Key Takeaways

  • Data provided by UCLA Recreation show clear and consistent usage patterns at Wooden and BFit

  • Use our graphics to decide when and where to work out

↓ Jump to visualization

Every time a student cards into a UCLA Recreation facility, the visit is time-stamped and recorded. Last school year, 1.5 million visits were recorded like that. These records tell us a lot about how students use each facility and could suggest when and where you should work out.

An obvious use of that data – all entrance records from the 2015-2016 school year – is to estimate how many people are in the gym at any given moment. Because the anonymized records include only the time stamp of each entrance, but not the headcount inside a gym or the exit time stamp, we need a model to estimate traffic.

That model would have to account for not only people who entered at a particular time (for which we use the data) but also some proportion of the people who entered previously and remained (here’s where the model comes in). More details are explained later in the post.

A quick glance

The heat charts below show how busy each facility is at different hours of day and days of week. Because Wooden and BFit differ in size, we compare each facility’s traffic at each time period with the peak traffic at that facility. Peak traffic is defined as the average number of people at the gym during the busiest time period in a quarter.


Let’s compare the traffic between the two facilities.

Choosing between Wooden and BFit

Wooden’s larger space means that it normally houses between two and three times as many people as BFit. From time to time, BFit does reach about the same level of traffic as Wooden. In those cases, we might argue that Wooden is the better, less crowded place to work out. Conversely, when Wooden accommodates, for instance, more than 3 times as many people, BFit might be a better choice.

Wooden or BFit?

A couple patterns stick out:

  • On weekday afternoons, Wooden is unusually busier than BFit as students stay near campus in between classes.
  • BFit becomes more crowded on evenings and late nights as well as weekends when Hill residents prefer the short walk from dorms.

Live traffic estimate

Gym usage patterns are remarkably consistent. While UCLA Recreation doesn’t provide real time information, we can fairly safely estimate – in real time – how busy a gym is based on past data and the current time of day and day of week.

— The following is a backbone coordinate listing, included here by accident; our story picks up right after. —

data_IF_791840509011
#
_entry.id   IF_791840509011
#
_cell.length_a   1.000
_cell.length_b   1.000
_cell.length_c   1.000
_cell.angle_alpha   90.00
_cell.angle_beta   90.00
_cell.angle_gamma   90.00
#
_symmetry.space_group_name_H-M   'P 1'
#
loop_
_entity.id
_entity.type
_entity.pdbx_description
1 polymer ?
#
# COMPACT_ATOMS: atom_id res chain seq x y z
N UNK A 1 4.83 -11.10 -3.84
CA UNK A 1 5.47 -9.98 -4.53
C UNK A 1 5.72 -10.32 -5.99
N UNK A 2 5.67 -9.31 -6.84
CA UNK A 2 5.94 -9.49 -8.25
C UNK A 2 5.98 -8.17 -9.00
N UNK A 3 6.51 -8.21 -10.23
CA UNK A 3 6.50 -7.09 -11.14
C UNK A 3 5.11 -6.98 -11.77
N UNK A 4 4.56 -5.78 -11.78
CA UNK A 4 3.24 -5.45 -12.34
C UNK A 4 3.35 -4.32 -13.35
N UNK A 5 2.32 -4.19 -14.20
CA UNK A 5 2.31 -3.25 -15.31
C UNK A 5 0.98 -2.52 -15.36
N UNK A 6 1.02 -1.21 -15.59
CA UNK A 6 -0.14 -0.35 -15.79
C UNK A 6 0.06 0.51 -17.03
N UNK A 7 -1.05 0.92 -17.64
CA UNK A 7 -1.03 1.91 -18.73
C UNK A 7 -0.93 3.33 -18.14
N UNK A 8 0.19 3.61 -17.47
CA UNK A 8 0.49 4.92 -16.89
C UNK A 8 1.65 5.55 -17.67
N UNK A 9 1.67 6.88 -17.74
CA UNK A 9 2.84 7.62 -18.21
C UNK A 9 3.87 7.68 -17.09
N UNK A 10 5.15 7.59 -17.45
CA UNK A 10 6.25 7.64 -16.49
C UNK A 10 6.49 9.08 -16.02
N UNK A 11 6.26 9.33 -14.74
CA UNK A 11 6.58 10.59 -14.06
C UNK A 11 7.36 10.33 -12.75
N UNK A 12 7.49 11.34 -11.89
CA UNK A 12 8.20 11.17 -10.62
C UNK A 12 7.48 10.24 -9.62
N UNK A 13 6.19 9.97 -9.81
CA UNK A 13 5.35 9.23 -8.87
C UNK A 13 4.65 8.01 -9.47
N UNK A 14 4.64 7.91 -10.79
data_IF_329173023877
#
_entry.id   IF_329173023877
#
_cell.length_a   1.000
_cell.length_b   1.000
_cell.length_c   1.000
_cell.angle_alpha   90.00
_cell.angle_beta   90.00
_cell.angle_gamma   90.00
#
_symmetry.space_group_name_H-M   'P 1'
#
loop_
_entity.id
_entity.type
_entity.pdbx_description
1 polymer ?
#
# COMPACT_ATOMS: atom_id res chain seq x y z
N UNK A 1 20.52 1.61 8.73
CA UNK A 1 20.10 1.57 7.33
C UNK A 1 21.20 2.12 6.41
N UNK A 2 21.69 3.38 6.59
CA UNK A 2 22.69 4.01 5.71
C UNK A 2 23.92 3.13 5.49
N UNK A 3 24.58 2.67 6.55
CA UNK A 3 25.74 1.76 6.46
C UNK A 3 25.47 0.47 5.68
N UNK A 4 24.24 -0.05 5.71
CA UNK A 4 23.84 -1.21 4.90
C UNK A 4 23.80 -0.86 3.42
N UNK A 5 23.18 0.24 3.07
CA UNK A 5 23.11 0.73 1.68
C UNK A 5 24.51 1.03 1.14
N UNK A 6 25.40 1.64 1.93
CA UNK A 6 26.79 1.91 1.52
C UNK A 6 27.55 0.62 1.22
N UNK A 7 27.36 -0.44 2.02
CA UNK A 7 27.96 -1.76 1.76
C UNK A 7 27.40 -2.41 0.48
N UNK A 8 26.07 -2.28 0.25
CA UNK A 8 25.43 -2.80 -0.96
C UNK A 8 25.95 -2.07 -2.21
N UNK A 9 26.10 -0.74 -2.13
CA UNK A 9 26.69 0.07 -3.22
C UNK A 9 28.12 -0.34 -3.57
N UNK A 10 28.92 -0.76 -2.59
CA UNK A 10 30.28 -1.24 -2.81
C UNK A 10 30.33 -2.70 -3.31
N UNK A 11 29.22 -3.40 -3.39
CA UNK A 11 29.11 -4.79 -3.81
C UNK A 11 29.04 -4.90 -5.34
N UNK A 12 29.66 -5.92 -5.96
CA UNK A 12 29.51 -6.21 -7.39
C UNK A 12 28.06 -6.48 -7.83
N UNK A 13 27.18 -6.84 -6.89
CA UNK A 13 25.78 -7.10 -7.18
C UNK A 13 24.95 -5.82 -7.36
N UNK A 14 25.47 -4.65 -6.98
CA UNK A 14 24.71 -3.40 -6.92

Right now, it’s likely that Wooden is , and BFit is .

Note: Beginning January 2017, Wooden will be open 24 hours on Monday through Thursday.

Go in-depth

The line chart below allows you to explore and compare gym traffic at a more granular level.

A few interesting insights:

  • Traffic dips between noon and around 1:30 PM on weekdays.
  • Traffic rapidly climbs from 2 PM onward until it reaches the peak at around 5:30 PM on weekdays.
  • BFit is busier than Wooden on weekends, especially on evenings. Weekend traffic at Wooden doesn’t appear to fluctuate that much throughout the day.
  • Less people exercise towards the end of a quarter.

More on BFit

The opening of BFit has given students who live on the hill or even in the apartments more options. But are Bruins really using BFit? Has BFit improve student’s overall health? Daily Bruin Radio reporter Sarika Bharil investigated the effects that BFit has had on student fitness. Listen to the episode.

Data and Model

UCLA Recreation officials graciously provided the dataset, which consisted around 1.5 million records in total, spanning from June 2015 to June 2016, and containing the time stamp, type of user (ie. undergrad, grad or staff), and facility name (ie. Wooden, BFit, KREC, or Sunset Rec) of each entrance.

Since the dataset doesn’t have exit time stamps, we have to guess how long each workout lasted – we need to find a distribution and good enough parameters using survey data. Sixty-five UCLA students responded to an online survey asking them how long they spent at the gym the last time they went. The Weibull distribution was chosen because of its suitability for modeling timed events, and parameters were then inferred from the survey data.

Once we have a distribution model, we assume each visitor in the records did the following:

  1. Entered at actual time, provided by UCLA Recreation’s raw data
  2. Remained for X number of time intervals, simulated from the model
  3. Exited

Now we simply sum all the people who remained at each time point and do the necessary math to get the estimated average traffic for different times at each facility.

How reliable is the model? Estimates of the exact headcount varied considerably depending on model selection. But the relative difference between the different times of day, days of week, or weeks of quarter are very consistent so the trends shown in relative scales are reliable regardless of which model we pick.